A warm welcome
The sun is shining, the flowers are in bloom, and thanks to you, amazing Marie Curie Nurses are working around the clock to fill this summer with comfort and care for families at the end of life.
As a member of our wonderful Weekly Lottery community, you’re helping nursing staff be there with expert care and kindness for families when it really matters. That’s another reason to enjoy your summer
Looking back on a decade of care with Joby
Joby Mundackal is in his tenth year of working for Marie Curie as a Healthcare Assistant, visiting patients in their homes. He lives with his family in Manchester. As Joby is about to move on to a new role at our hospice in Liverpool, he looks back on almost a decade of caring.
Starting his career
“I always liked connecting with people, particularly vulnerable, isolated people. When I was young, I used to connect well with uncles and aunties and create bonds. But I never thought it would become my career!
“What Marie Curie does is close to my heart. I liked the idea of going into someone’s home and supporting them in their hour of need.”
The importance of Marie Curie to families
“Once I started doing shifts, I realised how important the work is. Having that support from Marie Curie gives families the opportunity to have their loved ones back in their own home, not in hospital or a care home.
“I visited a house once – it was a last-minute booking – and when I arrived there was an old couple. The husband had dementia, and his wife was in her late 80s. She was really exhausted – didn’t have any sleep for a week. So you realise how important it is to have someone from Marie Curie there to give them a break.”
What working for Marie Curie has meant to me
“Each house is like a story – you see a different world every time you visit someone. There are risks with the work we do but when you look back, it’s all worth it as there are so many stories – and they’ve all become part of my life.”
By playing our Weekly Lottery, you’re helping expert staff like Joby be there for people in their homes.
Beautiful Memories Allan tells us about how Marie Curie helped him cope with the loss of his wife Teresa
After almost 28 happy years together, Allan’s wife Teresa died from pancreatic cancer in 2020. Here he shares how Marie Curie has helped him through this difficult time.
“On the night my beautiful wife Teresa passed away, Michelle, the Marie Curie Nurse, was with me and she was just wonderful. Having Michelle there made a difference. You could actually get through it because there was somebody there who was so supportive and so helpful and interested.”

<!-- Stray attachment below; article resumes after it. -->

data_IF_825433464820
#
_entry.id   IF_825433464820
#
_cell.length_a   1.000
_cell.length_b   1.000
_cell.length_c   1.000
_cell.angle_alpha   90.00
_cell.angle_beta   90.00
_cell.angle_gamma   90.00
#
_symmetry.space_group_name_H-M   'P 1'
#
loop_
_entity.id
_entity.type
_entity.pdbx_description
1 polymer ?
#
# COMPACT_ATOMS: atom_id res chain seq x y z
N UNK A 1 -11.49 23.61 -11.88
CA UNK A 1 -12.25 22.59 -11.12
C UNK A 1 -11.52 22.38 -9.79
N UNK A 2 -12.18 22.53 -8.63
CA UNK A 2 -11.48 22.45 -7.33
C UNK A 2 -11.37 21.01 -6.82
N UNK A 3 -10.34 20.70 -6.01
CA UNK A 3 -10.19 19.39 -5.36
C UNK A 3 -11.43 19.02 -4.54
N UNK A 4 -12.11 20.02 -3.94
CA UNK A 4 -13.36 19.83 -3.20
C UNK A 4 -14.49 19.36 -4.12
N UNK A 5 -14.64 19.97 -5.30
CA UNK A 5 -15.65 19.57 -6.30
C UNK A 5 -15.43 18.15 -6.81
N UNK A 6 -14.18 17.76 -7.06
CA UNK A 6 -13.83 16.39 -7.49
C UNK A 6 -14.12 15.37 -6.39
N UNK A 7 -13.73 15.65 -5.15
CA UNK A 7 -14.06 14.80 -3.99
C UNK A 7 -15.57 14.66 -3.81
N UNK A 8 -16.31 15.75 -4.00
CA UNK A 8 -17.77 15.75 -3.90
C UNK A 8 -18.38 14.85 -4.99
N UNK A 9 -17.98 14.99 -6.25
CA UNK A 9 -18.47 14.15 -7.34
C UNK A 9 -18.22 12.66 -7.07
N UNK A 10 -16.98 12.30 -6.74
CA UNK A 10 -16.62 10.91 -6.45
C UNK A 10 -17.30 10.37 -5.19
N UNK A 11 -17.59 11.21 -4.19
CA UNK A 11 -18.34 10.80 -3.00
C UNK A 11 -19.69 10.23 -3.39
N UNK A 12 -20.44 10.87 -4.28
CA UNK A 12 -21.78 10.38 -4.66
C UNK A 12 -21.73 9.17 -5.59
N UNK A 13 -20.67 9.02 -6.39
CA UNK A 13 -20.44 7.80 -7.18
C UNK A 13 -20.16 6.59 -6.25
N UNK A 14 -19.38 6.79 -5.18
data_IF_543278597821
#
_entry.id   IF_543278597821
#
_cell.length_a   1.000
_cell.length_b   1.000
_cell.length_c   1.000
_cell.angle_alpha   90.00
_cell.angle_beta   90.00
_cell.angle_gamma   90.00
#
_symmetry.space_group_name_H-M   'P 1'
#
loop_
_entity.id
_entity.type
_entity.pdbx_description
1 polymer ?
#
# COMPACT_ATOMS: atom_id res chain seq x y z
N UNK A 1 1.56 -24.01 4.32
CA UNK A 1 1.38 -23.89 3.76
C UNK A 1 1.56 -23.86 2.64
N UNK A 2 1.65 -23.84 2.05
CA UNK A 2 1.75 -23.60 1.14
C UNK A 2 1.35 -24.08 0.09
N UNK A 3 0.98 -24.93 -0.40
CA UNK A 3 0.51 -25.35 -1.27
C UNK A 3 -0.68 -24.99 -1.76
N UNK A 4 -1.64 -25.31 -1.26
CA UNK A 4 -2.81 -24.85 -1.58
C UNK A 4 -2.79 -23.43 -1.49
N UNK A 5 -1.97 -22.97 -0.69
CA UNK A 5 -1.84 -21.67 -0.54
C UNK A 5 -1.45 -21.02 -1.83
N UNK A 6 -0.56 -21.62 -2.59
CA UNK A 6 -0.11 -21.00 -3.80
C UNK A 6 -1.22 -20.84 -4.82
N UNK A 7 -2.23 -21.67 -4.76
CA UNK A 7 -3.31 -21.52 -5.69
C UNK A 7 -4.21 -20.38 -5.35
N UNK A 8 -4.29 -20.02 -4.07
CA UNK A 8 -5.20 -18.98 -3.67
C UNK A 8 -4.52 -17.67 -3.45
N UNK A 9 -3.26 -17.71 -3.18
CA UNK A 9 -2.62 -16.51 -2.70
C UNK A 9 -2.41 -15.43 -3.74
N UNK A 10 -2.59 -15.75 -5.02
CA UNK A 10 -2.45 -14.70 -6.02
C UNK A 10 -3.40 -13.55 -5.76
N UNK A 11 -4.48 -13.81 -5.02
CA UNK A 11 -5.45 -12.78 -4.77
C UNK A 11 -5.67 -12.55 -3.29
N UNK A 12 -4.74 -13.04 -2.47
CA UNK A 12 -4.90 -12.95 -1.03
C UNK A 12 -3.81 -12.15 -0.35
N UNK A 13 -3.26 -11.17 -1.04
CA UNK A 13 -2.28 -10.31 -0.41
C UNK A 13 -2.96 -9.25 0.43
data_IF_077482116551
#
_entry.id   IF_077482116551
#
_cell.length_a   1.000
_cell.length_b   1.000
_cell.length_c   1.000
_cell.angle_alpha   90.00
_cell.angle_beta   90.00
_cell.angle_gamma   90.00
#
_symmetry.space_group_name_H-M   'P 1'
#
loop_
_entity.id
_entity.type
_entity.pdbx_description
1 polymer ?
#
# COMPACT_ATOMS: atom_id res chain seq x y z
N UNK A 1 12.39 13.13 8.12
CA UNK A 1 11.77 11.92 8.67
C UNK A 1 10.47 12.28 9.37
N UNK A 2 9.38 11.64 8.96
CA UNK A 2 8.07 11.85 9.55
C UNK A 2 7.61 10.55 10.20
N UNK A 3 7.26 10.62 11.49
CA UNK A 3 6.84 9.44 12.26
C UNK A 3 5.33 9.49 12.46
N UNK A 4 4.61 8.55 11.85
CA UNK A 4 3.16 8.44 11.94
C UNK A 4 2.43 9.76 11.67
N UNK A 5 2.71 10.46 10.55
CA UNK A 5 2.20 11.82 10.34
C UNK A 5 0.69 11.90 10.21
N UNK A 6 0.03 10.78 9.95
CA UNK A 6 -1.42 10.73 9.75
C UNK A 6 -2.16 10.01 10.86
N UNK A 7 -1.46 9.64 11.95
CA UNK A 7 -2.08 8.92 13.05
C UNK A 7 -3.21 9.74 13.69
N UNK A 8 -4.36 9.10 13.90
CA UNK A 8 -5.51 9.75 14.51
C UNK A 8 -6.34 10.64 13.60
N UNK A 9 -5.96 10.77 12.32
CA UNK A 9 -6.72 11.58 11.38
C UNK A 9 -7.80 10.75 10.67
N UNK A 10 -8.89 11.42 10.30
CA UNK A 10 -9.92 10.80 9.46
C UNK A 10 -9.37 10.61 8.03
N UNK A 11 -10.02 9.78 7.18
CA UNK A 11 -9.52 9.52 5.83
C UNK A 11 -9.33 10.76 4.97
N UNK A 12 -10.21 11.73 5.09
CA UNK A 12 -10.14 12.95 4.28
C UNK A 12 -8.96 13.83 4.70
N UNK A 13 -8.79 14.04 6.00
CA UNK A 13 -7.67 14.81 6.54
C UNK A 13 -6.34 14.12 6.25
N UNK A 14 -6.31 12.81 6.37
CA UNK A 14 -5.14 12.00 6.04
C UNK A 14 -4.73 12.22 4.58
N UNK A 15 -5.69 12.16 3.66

“At the point of Teresa’s death, Michelle drew my attention to the way she looked – she was so peaceful, she was beautiful and smiling. It would have been our 28th wedding anniversary in August, so we nearly made it. At the diagnosis, Teresa was
told she only had eight weeks to live. Yet she fought it all the way, and we had two years of happy memories.”
Time to grieve
“After Teresa’s death, Michelle suggested I contact Marie Curie’s Bereavement Support team, which I did. Chatting to Charlie from the team really helped. I was able to open up to someone who didn’t know me, Teresa or my family.
“The support sessions also worked perfectly in that Teresa’s funeral was the day before a call with Charlie, so I could talk with her about it. And then I was able to talk to her the morning after Teresa’s ashes were buried. The timing of it really helped me.”
Helping happy memories bloom
“Teresa’s pride and joy was her garden so I decided to create a memorial for her. It is an area of our garden that is specifically in Teresa’s memory where lovely plants and shrubs bought by our family and friends grow.
“I will never, ever forget Teresa and this is one way I have made something precious and beautiful to remember
Helping Susan care for Tom until the end
Back in 2011, Susan’s son Tom was diagnosed with a brain tumour when he was just 29 years old. After multiple operations and radio and chemotherapy, Tom was able to spend the next decade achieving many of his dreams such as going to university and buying his own home. Sadly in 2020, Tom’s tumour came back.
“When Chris, a Marie Curie Nurse, first came over, he sat with Tom through the night so we could get some rest.
“At first, I was a little worried. I wanted to know if Chris knew what to do if Tom started choking or had a problem
in the middle of the night. I didn’t think I’d be able to sleep but I did. Then when I got up the following morning, I saw how comfortable Tom looked. I could tell he’d had a beautiful night’s sleep.”
Welcome relief at the hardest time
“We also had another Marie Curie Nurse called Pauline and she was like Florence Nightingale! She wanted to know all about Tom and we had some lovely chats. She introduced herself to him and explained why she was there. In the mornings, she’d be there waking us up with the offer of a cuppa. We were just so grateful, and that rest gave us more energy again to face the day with Tom.
“The next time we had Marie Curie with us was actually the day that Tom died, that was in February 2021. He was
only 38 years old.
“Since Tom’s death, I’ve learnt so much about him that I didn’t know. I had lots of people contacting me and telling me about how much Tom helped them. I wrote these words for Tom’s funeral. ‘My son was beyond kind, my son was beyond caring, my son was beyond giving, he was a
By kindly playing our Weekly Lottery, you are helping Marie Curie be there to offer respite care and support for families like Susan’s.
Marie Curie Wordsearch Did you find all the flowers?
Hidden among a forest of vowels and consonants are
14 flowers, can you find them?